That seems about ideal in the Venture-verse. The only development I’m not quite sure on is the continued presence of Augustus St. Cloud, Billy’s Droopy-voiced ultra-rich nemesis. Strip him of his nerdery, and he’s a Hanna Barbera villain. That’s probably intentional, but at some point, a one-joke character needs to either develop, or disappear. St. Cloud has played the bad guy in two episodes this season already, and the show has used him the same way both times. Hardly the end of the world, but he’s the least interesting part of “Spanakopita.” There’s potential; in his way, St. Cloud is just as pathetic as everybody else, he just has enough money to keep finding ways to pretend he isn’t. And really, we’re so early in the season, this could easily be going somewhere. So far, though, he’s just an irritant with a funny voice. Here’s hoping he gets better or goes away soon.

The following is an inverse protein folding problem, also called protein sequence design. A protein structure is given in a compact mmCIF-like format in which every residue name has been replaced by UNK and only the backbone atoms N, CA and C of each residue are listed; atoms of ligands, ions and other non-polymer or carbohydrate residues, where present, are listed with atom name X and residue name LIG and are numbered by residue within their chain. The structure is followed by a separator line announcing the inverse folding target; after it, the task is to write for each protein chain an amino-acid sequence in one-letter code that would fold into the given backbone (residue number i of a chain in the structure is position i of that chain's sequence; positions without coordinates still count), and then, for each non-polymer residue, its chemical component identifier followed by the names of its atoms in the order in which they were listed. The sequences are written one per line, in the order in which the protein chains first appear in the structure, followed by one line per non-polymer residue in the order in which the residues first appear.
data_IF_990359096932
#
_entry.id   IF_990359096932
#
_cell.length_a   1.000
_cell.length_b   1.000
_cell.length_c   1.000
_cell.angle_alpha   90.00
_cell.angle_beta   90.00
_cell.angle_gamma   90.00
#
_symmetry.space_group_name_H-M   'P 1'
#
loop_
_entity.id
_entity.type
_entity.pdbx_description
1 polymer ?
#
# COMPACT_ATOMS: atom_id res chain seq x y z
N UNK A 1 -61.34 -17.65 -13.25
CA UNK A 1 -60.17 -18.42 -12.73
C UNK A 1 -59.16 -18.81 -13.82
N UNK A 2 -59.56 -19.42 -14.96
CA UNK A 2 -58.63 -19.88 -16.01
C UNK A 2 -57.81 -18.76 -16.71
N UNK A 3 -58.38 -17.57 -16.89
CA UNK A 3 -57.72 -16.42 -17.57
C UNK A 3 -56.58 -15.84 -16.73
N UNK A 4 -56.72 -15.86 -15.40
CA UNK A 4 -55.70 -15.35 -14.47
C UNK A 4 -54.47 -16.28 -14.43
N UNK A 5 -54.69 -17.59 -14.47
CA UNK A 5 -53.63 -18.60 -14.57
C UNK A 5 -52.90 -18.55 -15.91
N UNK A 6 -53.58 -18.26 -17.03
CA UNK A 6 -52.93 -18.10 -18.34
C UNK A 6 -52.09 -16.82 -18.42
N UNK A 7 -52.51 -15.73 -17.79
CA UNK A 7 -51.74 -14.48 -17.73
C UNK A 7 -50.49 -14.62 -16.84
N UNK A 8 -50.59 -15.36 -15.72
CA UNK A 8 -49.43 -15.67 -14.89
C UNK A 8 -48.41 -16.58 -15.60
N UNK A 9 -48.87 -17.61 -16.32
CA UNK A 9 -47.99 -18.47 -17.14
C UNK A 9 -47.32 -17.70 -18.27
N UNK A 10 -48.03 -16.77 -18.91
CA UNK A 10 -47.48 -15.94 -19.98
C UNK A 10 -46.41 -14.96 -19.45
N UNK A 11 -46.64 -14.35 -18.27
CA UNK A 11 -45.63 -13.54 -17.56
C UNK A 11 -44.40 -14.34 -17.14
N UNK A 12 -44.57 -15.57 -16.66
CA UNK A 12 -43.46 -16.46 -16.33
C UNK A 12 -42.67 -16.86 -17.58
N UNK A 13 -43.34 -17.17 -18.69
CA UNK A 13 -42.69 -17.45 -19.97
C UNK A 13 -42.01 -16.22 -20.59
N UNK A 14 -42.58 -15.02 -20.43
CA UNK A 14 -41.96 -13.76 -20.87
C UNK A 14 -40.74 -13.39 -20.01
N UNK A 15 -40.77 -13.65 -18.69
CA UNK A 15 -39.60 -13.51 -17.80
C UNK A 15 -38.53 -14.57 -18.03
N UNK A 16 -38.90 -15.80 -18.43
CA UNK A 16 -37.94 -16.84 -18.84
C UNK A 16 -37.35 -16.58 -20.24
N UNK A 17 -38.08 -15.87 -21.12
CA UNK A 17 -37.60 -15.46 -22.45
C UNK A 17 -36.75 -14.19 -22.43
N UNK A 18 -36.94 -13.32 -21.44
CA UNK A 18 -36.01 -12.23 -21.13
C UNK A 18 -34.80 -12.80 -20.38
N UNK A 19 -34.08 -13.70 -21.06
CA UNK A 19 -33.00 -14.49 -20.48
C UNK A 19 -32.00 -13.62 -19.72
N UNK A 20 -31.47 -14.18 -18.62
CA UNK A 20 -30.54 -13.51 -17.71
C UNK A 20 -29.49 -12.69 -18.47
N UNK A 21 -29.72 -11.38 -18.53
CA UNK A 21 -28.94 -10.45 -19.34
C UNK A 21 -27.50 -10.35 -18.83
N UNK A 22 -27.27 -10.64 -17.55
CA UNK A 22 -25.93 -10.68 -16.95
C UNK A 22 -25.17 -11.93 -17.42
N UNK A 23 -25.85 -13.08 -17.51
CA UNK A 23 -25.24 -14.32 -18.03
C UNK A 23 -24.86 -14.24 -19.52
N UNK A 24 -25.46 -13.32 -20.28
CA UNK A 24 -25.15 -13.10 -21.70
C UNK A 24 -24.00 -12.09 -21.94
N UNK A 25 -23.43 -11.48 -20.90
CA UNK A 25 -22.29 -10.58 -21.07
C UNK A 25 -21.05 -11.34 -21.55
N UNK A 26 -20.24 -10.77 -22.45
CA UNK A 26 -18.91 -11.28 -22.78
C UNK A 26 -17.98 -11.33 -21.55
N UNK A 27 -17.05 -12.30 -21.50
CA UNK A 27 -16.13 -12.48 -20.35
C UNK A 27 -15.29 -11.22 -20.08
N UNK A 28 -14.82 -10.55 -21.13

Stray observations:

  • It’s great how neatly Billy and Pete have been fit into the show’s main ensemble. This isn’t a new thing, but with an episode like this, they make a perfectly acceptable substitute for Hank and Dean sitting on the sidelines.
  • Speaking of, Hank is still wearing the Countess’s body armor. Love that kid.
  • Bubo the mechanical owl is from Clash Of The Titans. The original version, ie, the only one worth watching.
  • “Quickly, Pee Wyy, use your parkour!” -St. Cloud
  • We need more Brock. I get why he’s in the background, but Patrick Warburton’s delivery on “Why you calling me, man,” about killed me.
  • The flashback to Jonas Venture and his team fighting the evil L. Ron was great, as was the reminder of just how much a dick the guy could be. He beats the shit out of Rusty’s kidnappers just because that’s the alpha male way. (Nobody touches his stuff.)
  • There’s an Albino Code. That could be useful.
  • “There’s always next year, right?” “No [bleep]ing way.”